The Evolution of Cotton

Cotton was domesticated from wild ancestors

Like all modern crops, the cotton plants that grow on farms today are descended from species that lived in the wild—and still live in the wild today. These wild cousins are not all that different from domesticated cotton. They grow in warm, dry areas of the world, and they make a big poufy seed pods, filled with seeds that are covered with long, silky fibers.

Thousands of years ago, ancient people discovered that the fibers from wild cotton plants could be spun into ropes or yarn and woven into fabric, and they began farming cotton. As early farmers did with many types of crops, they took advantage of natural variations in the cotton plants. They noticed that some plants were more useful than others—maybe their fibers were longer or stronger, which made for a better yarn. Or maybe some produced bigger seed pods with more fibers. The farmers knew that traits passed through seeds from parent to offspring, so they collected seeds from the best plants and used them for the next year's crop. This process, known as selective breeding, gradually changed wild cotton into a domesticated form that was even more useful.

wild vs domestic

Domesticated cotton has more plentiful and longer fibers that are more easily removed from the seed than wild varieties. (Shown are domesticated upland cotton, cult. AD1, and its closest wild relative. Images courtesy Jonathan Wendel, used with permission.)

Cotton was domesticated in four places

map

Genetic and archaeological evidence suggests that the 4 commercially grown species of cotton—and possibly a few others—were domesticated independently in at least 4 different places around the world (see map). Because each group of people valued many of the same characteristics, all domesticated cotton varieties look similar. Yet each group began with a different wild ancestor, so each type of domesticated cotton has some unique characteristics—like the long, silky fibers of Pima cotton, and the abundant yields of upland cotton.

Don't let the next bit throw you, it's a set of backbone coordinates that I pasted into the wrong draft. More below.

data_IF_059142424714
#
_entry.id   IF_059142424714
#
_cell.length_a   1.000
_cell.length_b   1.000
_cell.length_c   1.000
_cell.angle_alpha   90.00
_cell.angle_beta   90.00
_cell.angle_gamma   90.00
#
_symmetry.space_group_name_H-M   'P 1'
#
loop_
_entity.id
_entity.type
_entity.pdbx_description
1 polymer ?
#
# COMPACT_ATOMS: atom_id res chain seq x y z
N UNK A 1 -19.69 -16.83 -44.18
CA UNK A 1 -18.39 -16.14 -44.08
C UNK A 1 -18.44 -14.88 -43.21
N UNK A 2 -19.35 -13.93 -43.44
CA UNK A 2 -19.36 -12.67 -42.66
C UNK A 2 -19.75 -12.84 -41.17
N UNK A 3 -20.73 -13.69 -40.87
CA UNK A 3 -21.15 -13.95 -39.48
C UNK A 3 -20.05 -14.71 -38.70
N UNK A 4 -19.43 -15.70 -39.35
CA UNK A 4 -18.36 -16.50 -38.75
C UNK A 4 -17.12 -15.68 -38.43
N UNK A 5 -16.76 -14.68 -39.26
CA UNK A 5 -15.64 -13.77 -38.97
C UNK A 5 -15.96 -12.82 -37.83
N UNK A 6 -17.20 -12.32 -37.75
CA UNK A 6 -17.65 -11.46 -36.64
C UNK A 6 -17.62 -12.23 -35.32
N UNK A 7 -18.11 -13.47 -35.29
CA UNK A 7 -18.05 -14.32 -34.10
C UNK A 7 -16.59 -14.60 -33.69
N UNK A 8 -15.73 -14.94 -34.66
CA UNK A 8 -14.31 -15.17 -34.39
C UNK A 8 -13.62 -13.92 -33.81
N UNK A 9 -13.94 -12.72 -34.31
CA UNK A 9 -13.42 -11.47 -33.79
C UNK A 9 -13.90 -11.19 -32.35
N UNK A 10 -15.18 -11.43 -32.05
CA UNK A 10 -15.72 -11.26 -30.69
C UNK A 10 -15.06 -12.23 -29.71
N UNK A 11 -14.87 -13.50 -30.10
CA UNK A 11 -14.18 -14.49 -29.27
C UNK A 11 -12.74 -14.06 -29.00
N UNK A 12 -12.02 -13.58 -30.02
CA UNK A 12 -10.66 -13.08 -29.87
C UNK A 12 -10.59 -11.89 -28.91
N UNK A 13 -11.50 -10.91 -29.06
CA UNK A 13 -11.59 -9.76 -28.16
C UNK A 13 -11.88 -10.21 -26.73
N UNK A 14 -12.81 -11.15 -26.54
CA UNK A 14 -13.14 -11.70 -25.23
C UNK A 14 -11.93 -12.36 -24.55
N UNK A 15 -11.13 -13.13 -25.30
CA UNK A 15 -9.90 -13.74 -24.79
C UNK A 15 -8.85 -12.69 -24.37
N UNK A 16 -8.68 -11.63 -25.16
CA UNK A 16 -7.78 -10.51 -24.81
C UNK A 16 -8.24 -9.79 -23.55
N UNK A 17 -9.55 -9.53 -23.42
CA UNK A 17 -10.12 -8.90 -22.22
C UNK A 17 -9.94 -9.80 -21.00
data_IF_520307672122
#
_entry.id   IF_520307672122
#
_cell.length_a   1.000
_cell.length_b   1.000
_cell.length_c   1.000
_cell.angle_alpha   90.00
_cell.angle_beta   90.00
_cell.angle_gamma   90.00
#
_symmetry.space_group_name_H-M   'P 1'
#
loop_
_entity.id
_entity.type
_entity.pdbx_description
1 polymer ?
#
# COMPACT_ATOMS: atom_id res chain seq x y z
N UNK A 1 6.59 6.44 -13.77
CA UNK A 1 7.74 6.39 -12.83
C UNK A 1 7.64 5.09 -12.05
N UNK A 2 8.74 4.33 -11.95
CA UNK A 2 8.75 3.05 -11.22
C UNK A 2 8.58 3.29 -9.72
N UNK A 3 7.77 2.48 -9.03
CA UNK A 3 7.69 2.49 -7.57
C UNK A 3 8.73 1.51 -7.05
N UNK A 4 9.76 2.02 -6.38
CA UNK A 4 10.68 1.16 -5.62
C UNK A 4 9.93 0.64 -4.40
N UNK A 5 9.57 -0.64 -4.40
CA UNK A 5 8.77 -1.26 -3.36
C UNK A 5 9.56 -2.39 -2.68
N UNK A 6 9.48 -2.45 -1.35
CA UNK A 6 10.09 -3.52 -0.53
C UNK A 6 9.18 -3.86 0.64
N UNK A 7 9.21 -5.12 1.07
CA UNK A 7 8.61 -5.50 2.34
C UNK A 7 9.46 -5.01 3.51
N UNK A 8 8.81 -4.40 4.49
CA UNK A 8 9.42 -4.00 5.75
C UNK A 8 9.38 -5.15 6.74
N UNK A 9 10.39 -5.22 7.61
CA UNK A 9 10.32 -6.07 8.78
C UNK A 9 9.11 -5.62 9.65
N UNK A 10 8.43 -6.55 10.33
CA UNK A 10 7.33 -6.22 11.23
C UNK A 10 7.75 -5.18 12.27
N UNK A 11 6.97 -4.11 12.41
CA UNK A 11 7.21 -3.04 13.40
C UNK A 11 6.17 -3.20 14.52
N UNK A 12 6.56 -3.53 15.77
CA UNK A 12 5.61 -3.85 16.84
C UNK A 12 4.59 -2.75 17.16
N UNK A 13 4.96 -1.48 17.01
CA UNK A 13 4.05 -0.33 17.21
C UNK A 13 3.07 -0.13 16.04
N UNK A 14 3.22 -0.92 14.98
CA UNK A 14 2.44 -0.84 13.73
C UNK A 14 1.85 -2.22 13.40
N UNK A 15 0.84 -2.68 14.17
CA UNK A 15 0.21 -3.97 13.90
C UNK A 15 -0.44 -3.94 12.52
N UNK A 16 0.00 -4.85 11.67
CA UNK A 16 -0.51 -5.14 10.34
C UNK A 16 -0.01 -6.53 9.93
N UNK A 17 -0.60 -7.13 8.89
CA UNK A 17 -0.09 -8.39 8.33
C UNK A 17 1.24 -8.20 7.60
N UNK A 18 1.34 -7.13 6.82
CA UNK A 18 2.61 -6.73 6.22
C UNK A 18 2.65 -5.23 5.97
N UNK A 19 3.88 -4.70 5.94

The mysterious genetics of cotton

Domesticated cotton species and their wild cousins all belong to the genus Gossypium. This genus has more than 50 members in all, which live all around the world. The members are very diverse, including tree-sized plants in Mexico, and small, shrubby plants with nearly bald seeds in Australia.

Way back in the old days, plant biologists began grouping plants into the Gossypium genus based on the characteristics that they had in common: similarities in their leaves, branching pattern, flowers, fruits. By the 1930s, DNA came into play. When geneticists started studying Gossypium chromosomes under the microscope, they noticed something curious. Though the chromosomes were often vastly different in size between species, most had 13 pairs of chromosomes. However, they found that a handful of species in the Americas (including upland and Pima cotton) had 26 pairs chromosomes—or double what is typical of the genus.

After further study, scientists learned that these species have two complete genomes. The genomes are very different in size, and they came from two parent species that are quite distantly related. Researchers wanted to know—when and how did these two parents, one native to Africa and the other to the Americas, get together?

chromosomes

Most Gossypium species have 13 pairs of chromosomes (26 in all). Upland and Pima cotton have 26 pairs of chromosomes (52 in all)—amounting to two complete genomes.

The natural history of cotton

Using a combination of genetic, fossil, and archaeological evidence, along with some deductive reasoning, scientists pieced together the most likely evolutionary history of cotton.

  • map 1
    All living Gossypium species share a common ancestor that lived in Africa about 5-10 million years ago.
  • map 2